The block or blocks which comprise the blade are mounted such that when the leading edge of a block encounters an obstacle or surface irregularity, the block rotates so that the leading edge turns under (rotates rearwardly of the direction of movement of the blade) enabling the block and blade assembly to override the obstacle and then return to the snow-engaging position. Thus, upon rotation, the leading edge of the block becomes the trailing edge, the trailing edge becomes the upper edge, and the upper edge becomes the new leading edge. The blade is long wearing because each block has three bearing surface and three edges which are utilized. Additionally, the blocks may be turned by hand to insure even wear on all three surfaces. The blocks are self-sharpening is use. Loose or out of position blocks can be detected by an optional detection device and circuit.
Because the blocks bear directly on the road surface, the blade of the present invention is able to remove substantially all of the snow on the road surface. The minute layer of snow left on the road surface by the blade acts to lubricate the blocks as they ride along the road surface. This minute layer of snow is quickly dissipated by traffic on the road. Thus, the blade of the present invention substantially eliminates the need for the application of road chemicals, salt, and grit which results in cost savings as well as eliminating the adverse environmental impact of such chemicals on nearby plants, animals, and water supplies.
In a preferred embodiment of the invention, the means mounting the block or blocks on the blade assembly includes a flexible cable or metal rod which passes laterally through the block or blocks and which is secured to opposite ends of the blade assembly. In this manner, when a plurality of blocks in mounted on the blade assembly, they are capable of rotating independently of each other.
The blade assembly also includes means for attaching it to the moldboard of a conventional snowplow. Such means can include a moldboard overlapping edge on the blade assembly which is secured by bolts or the like to the moldboard.
Finally, the blade assembly may also include a blade lip structure which extends into the gap between the moldboard overlapping edge and the upper edges of the blocks. The blade lip may be formed using a strip of a resilient material such as neoprene rubber or may be a thin gauge metal. In one embodiment, the blade lip is arranged to bear on the upper edge of a block while permitting to block to rotate when it encounters an obstacle or the like. The blade lip then urges the succeeding edge of the block back into a proper snow-engaging position. In that embodiment, the lip is held in a biased position by a coil or leaf spring. The spring permits the lip to yield for block rotation and then urge the lip back to its normal position.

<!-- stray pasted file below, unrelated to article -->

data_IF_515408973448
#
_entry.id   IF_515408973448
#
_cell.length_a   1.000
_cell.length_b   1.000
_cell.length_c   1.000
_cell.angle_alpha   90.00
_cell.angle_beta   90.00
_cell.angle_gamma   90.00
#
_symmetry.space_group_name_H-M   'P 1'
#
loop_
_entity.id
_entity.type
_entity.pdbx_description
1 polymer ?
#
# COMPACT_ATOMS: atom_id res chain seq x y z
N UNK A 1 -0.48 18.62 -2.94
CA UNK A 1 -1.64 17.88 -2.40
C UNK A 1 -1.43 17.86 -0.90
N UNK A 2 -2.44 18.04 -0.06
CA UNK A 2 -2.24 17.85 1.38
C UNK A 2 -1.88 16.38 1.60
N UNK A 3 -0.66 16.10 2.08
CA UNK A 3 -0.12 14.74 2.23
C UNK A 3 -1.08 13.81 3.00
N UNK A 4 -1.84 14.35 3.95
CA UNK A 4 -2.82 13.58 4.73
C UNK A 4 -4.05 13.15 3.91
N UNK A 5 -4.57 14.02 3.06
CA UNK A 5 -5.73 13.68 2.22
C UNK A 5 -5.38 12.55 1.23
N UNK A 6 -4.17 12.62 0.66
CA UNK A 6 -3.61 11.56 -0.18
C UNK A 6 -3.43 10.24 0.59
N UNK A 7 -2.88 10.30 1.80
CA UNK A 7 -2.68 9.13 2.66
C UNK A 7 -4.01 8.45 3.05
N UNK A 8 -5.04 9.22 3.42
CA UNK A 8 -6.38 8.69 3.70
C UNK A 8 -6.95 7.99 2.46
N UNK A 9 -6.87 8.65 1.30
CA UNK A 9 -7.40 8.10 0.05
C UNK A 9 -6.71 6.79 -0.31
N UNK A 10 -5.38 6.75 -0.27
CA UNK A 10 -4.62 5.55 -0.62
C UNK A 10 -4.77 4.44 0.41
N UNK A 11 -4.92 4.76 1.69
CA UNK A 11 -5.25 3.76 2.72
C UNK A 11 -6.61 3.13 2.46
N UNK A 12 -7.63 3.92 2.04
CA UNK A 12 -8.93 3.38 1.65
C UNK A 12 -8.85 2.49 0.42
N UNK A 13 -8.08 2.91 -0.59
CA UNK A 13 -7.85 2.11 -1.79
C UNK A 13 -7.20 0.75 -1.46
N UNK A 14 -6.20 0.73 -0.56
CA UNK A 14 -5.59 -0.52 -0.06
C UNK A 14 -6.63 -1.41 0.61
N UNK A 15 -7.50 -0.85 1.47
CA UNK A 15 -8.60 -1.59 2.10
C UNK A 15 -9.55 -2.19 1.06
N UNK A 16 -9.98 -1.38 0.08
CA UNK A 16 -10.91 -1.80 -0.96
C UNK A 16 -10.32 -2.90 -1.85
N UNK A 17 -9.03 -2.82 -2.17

The plow design of the present invention includes a substantially horizontally-oriented deck portion which trails the blade of the plow. The blade may be of a conventional design or may be the blade of the present invention. Integral with the deck is a substantially vertically extending deflector baffle structure which guides the snow rearwardly and then off to the side of the plow as the plow moves forward. Aiding in this guiding action is a forward-extending lip along the length of the top of the deflector baffle structure. This lip serves to deflect downwardly any snow which would otherwise escape above the top of the plow.
The leading edge of the deflector baffle is substantially parallel to the direction of movement of the plow so that, initially, the snow being plowed is contacted tangentially. The remainder of the deflector baffle structure gradually curves rearwardly and to the side so that the snow being plowed is gradually turned aside. While not wishing to be bound by any particular theory, it is believed that the structure of the present invention is less susceptible to side slip than previous plows in the art due to the substantially horizontal deck in combination with the deflector baffle means. Snow is initially tangentially contacted and loosened independently of the snow on the road surface ahead of the plow and is deposited on the deck. The forward motion of the plow in conjunction with the deflector baffle then causes the snow to be turned gradually to the side of the plow.